For the Team
How the Texas Young Lawyers Association president harnesses energy and motivation from others to help those who need it most.
Interview by Eric Quitugua
Victor Flores with his wife, Kristal, and son, Brennan.
One conversation with Victor Flores and it’s quickly apparent he doesn’t believe in the “self-made man.” Instead, the first-generation college graduate and lawyer in a family of migrant workers credits everything he’s done in life to his team. In the military, that team includes his father, himself a veteran, who put the idea in Flores’ head to join. Next are his fellow Marines who helped him cope with post-traumatic stress disorder, or PTSD, after serving in Iraq. His time in the service pushed him to pursue more than an undergraduate degree.
The team that cultivated his interest in law begins with McAllen City Attorney Kevin Pagan, his former Sunday school teacher who set him up with an internship under the city’s municipal judge, Kathleen Henley, upon returning from Iraq and pursuing an undergraduate degree at the University of Texas Rio Grande Valley. Then there’s Ernie Aliseda, visiting judge at the court and Judge Advocate General’s Corps officer who mentored Flores. Each was a vital part of his success in law school and encouraged his interest in the inner workings of cities and the necessary legal work.
Recently, having left the Rio Grande Valley for North Texas, Flores joined the Plano City Attorney’s Office under City Attorney Paige Mims and six other lawyers—each of whom supports his bar service and who he credits with shepherding him to becoming a better municipal lawyer.
But the most important person on his team is his wife, Kristal, who Flores says has the biggest heart of anyone he knows and encourages him to serve others. She gave him her blessing to run for Texas Young Lawyers Association president-elect so that if he won, he could use his time to continue helping many more people.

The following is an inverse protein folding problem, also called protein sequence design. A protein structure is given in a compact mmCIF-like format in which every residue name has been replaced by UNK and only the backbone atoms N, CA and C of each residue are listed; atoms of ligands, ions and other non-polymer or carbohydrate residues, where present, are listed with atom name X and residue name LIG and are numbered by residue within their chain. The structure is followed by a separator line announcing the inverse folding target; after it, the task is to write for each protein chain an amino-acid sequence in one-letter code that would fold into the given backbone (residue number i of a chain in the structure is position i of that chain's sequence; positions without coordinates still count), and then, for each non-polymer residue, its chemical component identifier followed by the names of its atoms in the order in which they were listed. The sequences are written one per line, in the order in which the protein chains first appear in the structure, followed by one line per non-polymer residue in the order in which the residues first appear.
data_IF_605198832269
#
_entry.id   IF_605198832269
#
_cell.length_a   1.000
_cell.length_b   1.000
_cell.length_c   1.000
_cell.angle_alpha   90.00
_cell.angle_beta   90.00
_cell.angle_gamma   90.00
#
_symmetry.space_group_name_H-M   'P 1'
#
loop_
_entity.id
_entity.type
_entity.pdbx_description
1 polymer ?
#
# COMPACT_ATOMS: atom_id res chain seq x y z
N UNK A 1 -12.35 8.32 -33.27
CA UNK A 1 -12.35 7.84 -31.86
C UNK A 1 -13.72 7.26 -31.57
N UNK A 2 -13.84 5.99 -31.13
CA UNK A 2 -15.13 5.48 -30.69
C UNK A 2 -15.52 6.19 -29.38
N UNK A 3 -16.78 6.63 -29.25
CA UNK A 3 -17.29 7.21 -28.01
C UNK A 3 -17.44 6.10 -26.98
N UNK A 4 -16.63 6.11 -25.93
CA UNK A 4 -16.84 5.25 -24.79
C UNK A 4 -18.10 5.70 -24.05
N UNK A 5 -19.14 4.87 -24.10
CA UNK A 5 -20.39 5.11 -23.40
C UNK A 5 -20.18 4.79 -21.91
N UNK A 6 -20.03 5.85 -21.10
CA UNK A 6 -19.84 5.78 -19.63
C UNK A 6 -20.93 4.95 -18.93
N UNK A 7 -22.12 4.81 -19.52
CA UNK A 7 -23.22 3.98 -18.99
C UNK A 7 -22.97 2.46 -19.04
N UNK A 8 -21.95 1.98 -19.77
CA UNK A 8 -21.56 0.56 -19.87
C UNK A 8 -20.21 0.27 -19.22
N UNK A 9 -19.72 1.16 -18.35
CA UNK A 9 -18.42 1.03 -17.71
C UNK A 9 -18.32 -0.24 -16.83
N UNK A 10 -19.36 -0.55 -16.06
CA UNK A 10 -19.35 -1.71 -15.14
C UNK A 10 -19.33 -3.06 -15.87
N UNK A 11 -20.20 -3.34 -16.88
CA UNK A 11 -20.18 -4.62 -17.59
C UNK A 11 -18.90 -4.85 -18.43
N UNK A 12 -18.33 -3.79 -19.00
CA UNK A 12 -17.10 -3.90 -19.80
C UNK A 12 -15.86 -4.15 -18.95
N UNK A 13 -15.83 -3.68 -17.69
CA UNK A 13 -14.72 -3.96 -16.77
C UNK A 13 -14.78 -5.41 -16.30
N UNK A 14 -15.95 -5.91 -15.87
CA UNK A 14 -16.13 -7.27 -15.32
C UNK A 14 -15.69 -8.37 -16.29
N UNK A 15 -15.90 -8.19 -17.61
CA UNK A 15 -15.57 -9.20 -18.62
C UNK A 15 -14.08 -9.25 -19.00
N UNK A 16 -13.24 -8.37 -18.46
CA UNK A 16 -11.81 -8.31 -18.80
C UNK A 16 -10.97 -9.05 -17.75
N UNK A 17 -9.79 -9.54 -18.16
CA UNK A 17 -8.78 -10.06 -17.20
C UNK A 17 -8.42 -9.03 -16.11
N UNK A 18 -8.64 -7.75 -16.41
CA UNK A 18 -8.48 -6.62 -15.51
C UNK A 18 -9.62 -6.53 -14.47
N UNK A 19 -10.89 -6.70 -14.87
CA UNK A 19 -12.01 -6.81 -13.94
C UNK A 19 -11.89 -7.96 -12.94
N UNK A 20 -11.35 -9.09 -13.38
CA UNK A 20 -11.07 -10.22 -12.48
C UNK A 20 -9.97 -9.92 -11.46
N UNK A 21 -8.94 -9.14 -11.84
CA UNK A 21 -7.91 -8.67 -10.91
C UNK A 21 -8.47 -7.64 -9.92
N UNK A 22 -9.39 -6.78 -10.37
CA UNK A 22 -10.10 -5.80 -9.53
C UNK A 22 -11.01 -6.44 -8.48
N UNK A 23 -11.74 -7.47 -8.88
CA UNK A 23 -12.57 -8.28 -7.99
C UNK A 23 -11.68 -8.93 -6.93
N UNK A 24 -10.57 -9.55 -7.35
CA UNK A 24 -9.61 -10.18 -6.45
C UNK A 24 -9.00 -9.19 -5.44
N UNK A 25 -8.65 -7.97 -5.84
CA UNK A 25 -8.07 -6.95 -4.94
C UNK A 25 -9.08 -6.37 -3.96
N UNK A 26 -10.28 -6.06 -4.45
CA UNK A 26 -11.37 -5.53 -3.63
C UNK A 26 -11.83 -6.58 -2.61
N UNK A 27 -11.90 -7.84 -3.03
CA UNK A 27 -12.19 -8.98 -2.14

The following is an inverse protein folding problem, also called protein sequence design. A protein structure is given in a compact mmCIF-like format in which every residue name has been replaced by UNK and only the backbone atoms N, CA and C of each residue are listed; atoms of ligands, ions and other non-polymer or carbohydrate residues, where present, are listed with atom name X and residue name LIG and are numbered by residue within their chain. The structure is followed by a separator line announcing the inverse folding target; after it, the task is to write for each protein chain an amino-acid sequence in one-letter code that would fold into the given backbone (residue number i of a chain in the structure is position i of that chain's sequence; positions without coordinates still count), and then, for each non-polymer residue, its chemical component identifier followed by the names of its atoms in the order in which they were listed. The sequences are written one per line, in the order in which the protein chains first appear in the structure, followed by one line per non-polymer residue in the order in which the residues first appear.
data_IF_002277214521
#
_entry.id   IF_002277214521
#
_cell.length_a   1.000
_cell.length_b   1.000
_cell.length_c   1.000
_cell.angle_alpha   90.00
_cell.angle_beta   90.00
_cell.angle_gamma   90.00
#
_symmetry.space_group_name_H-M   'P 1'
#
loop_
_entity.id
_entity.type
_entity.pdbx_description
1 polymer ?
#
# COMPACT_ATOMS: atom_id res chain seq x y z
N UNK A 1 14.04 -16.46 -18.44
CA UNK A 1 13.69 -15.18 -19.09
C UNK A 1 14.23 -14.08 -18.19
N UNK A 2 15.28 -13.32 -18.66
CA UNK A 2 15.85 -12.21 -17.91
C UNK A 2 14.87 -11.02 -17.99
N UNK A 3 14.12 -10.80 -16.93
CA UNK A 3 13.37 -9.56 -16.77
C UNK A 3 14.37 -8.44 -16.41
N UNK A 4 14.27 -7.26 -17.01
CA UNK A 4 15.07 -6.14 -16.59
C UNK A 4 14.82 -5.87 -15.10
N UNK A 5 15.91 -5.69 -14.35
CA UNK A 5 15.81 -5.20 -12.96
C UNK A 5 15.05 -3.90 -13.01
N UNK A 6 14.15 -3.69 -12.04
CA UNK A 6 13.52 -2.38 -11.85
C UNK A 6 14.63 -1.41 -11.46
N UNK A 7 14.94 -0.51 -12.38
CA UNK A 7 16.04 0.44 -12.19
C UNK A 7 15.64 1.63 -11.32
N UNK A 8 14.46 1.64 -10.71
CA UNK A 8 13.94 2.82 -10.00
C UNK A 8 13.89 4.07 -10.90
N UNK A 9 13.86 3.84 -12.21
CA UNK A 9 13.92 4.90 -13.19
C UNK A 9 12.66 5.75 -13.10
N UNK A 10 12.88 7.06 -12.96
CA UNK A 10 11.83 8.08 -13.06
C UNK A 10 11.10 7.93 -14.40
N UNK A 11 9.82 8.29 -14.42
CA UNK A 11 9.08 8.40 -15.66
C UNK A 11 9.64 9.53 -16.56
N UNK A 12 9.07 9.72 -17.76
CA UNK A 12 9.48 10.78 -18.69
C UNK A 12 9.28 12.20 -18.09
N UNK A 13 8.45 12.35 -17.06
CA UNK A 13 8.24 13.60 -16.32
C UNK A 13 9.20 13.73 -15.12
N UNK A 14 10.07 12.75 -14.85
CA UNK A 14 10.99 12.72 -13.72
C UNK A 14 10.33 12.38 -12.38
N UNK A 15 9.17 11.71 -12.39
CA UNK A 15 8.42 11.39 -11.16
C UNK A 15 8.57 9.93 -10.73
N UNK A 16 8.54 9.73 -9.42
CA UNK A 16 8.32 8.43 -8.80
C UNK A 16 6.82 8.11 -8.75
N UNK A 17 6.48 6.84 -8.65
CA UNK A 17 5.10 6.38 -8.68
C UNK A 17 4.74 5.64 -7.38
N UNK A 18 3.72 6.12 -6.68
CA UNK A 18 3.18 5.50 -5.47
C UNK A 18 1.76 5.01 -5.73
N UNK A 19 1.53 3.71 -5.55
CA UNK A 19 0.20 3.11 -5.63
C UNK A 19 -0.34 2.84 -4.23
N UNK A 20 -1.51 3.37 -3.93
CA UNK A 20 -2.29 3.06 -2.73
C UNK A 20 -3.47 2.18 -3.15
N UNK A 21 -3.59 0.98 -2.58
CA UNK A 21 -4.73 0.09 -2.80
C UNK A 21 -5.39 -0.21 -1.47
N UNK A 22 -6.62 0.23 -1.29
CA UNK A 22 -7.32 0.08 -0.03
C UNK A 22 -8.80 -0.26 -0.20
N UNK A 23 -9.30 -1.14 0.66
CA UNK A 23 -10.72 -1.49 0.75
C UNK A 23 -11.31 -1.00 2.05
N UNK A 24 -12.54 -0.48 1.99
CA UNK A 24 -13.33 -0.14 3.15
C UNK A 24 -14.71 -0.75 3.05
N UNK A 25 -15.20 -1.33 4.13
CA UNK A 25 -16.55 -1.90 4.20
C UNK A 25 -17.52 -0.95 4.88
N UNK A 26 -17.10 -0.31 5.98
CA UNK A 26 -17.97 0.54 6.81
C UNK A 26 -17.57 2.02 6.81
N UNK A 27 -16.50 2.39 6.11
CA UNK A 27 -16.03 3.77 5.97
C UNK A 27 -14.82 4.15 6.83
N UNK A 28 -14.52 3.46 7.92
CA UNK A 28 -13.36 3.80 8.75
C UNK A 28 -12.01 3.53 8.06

Flores now has that opportunity and will be sworn in as TYLA president at the State Bar of Texas Annual Meeting on June 14 in Austin. He recently spoke with the Texas Bar Journal about his plans to prioritize attorney wellness in the upcoming year for TYLA.
Above left: The 2nd Platoon usually ate Meals Ready to Eat, or MREs,
while deployed in Iraq in 2004, but on this evening, some members
enjoyed a special dinner of chicken, fresh vegetables, and pita bread
served on a sleeping cot used as a table. Above right: The Plano City
Attorney’s Office at the city council chambers.
What was it about the practice of law that drew you to
I liked the problem-solving part of it. Kevin Pagan and Judge Kathleen Henley allowed me to attend some of the city commission meetings. They allowed me to listen in on some of the in-house general counsel responsibilities of the city attorney and that started to engage me because I saw it’s more than the application of law. It’s public policy and good governance and it’s receiving problems that need to be solved under a quick timeline. I felt like, I can really do this. They encouraged me and supported me when I went off to Western Michigan University Cooley Law School. They became the base that I needed to survive in law school because I didn’t have a road map. I didn’t have other people in my family who had been to law school and could guide me.
Do any skills from your time in the military show in your law practice?